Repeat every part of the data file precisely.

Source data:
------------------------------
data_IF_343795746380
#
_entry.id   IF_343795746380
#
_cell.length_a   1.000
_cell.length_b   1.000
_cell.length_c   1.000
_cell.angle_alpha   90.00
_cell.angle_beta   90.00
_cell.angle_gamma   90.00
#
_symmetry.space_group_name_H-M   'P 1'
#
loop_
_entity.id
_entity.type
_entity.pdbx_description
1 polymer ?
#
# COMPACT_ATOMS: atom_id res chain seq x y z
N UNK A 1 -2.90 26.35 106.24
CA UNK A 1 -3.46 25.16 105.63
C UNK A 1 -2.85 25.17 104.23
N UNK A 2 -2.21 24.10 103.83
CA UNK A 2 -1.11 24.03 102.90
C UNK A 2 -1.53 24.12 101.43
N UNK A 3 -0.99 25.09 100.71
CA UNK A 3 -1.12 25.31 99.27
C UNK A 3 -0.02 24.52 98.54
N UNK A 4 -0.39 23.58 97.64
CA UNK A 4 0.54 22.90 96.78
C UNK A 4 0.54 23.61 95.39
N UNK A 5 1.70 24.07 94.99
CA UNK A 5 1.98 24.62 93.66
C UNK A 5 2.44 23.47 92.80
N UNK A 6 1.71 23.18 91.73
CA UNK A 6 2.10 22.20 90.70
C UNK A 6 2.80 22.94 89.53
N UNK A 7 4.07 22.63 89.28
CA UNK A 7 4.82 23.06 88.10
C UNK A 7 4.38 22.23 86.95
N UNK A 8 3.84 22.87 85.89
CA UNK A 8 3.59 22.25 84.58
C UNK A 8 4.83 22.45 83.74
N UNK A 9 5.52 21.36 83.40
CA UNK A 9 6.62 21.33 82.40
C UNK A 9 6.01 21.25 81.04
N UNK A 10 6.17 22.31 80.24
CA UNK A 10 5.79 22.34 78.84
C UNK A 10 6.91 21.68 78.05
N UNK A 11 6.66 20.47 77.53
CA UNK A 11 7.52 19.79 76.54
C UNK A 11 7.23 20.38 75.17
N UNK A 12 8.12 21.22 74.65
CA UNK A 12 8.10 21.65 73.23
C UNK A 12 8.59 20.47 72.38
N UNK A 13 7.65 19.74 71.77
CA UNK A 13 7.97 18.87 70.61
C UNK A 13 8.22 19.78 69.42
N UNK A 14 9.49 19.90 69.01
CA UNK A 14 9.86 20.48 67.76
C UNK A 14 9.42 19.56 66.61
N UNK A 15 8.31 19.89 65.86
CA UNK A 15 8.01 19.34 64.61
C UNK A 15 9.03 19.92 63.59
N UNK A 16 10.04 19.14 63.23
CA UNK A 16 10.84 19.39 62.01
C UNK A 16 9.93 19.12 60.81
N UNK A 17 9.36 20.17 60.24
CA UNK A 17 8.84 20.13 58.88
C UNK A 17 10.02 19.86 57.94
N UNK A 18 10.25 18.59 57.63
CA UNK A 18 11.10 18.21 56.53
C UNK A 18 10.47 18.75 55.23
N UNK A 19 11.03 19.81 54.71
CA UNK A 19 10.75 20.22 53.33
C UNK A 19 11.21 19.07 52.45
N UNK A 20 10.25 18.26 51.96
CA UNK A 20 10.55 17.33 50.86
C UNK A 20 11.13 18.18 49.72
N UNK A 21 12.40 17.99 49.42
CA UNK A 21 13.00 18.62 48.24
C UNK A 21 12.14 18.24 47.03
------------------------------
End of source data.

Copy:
data_IF_343795746380
#
_entry.id   IF_343795746380
#
_cell.length_a   1.000
_cell.length_b   1.000
_cell.length_c   1.000
_cell.angle_alpha   90.00
_cell.angle_beta   90.00
_cell.angle_gamma   90.00
#
_symmetry.space_group_name_H-M   'P 1'
#
loop_
_entity.id
_entity.type
_entity.pdbx_description
1 polymer ?
#
# COMPACT_ATOMS: atom_id res chain seq x y z
N UNK A 1 -2.90 26.35 106.24
CA UNK A 1 -3.46 25.16 105.63
C UNK A 1 -2.85 25.17 104.23
N UNK A 2 -2.21 24.10 103.83
CA UNK A 2 -1.11 24.03 102.90
C UNK A 2 -1.53 24.12 101.43
N UNK A 3 -0.99 25.09 100.71
CA UNK A 3 -1.12 25.31 99.27
C UNK A 3 -0.02 24.52 98.54
N UNK A 4 -0.39 23.58 97.64
CA UNK A 4 0.54 22.90 96.78
C UNK A 4 0.54 23.61 95.39
N UNK A 5 1.70 24.07 94.99
CA UNK A 5 1.98 24.62 93.66
C UNK A 5 2.44 23.47 92.80
N UNK A 6 1.71 23.18 91.73
CA UNK A 6 2.10 22.20 90.70
C UNK A 6 2.80 22.94 89.53
N UNK A 7 4.07 22.63 89.28
CA UNK A 7 4.82 23.06 88.10
C UNK A 7 4.38 22.23 86.95
N UNK A 8 3.84 22.87 85.89
CA UNK A 8 3.59 22.25 84.58
C UNK A 8 4.83 22.45 83.74
N UNK A 9 5.52 21.36 83.40
CA UNK A 9 6.62 21.33 82.40
C UNK A 9 6.01 21.25 81.04
N UNK A 10 6.17 22.31 80.24
CA UNK A 10 5.79 22.34 78.84
C UNK A 10 6.91 21.68 78.05
N UNK A 11 6.66 20.47 77.53
CA UNK A 11 7.52 19.79 76.54
C UNK A 11 7.23 20.38 75.17
N UNK A 12 8.12 21.22 74.65
CA UNK A 12 8.10 21.65 73.23
C UNK A 12 8.59 20.47 72.38
N UNK A 13 7.65 19.74 71.77
CA UNK A 13 7.97 18.87 70.61
C UNK A 13 8.22 19.78 69.42
N UNK A 14 9.49 19.90 69.01
CA UNK A 14 9.86 20.48 67.76
C UNK A 14 9.42 19.56 66.61
N UNK A 15 8.31 19.89 65.86
CA UNK A 15 8.01 19.34 64.61
C UNK A 15 9.03 19.92 63.59
N UNK A 16 10.04 19.14 63.23
CA UNK A 16 10.84 19.39 62.01
C UNK A 16 9.93 19.12 60.81
N UNK A 17 9.36 20.17 60.24
CA UNK A 17 8.84 20.13 58.88
C UNK A 17 10.02 19.86 57.94
N UNK A 18 10.25 18.59 57.63
CA UNK A 18 11.10 18.21 56.53
C UNK A 18 10.47 18.75 55.23
N UNK A 19 11.03 19.81 54.71
CA UNK A 19 10.75 20.22 53.33
C UNK A 19 11.21 19.07 52.45
N UNK A 20 10.25 18.26 51.96
CA UNK A 20 10.55 17.33 50.86
C UNK A 20 11.13 18.18 49.72
N UNK A 21 12.40 17.99 49.42
CA UNK A 21 13.00 18.62 48.24
C UNK A 21 12.14 18.24 47.03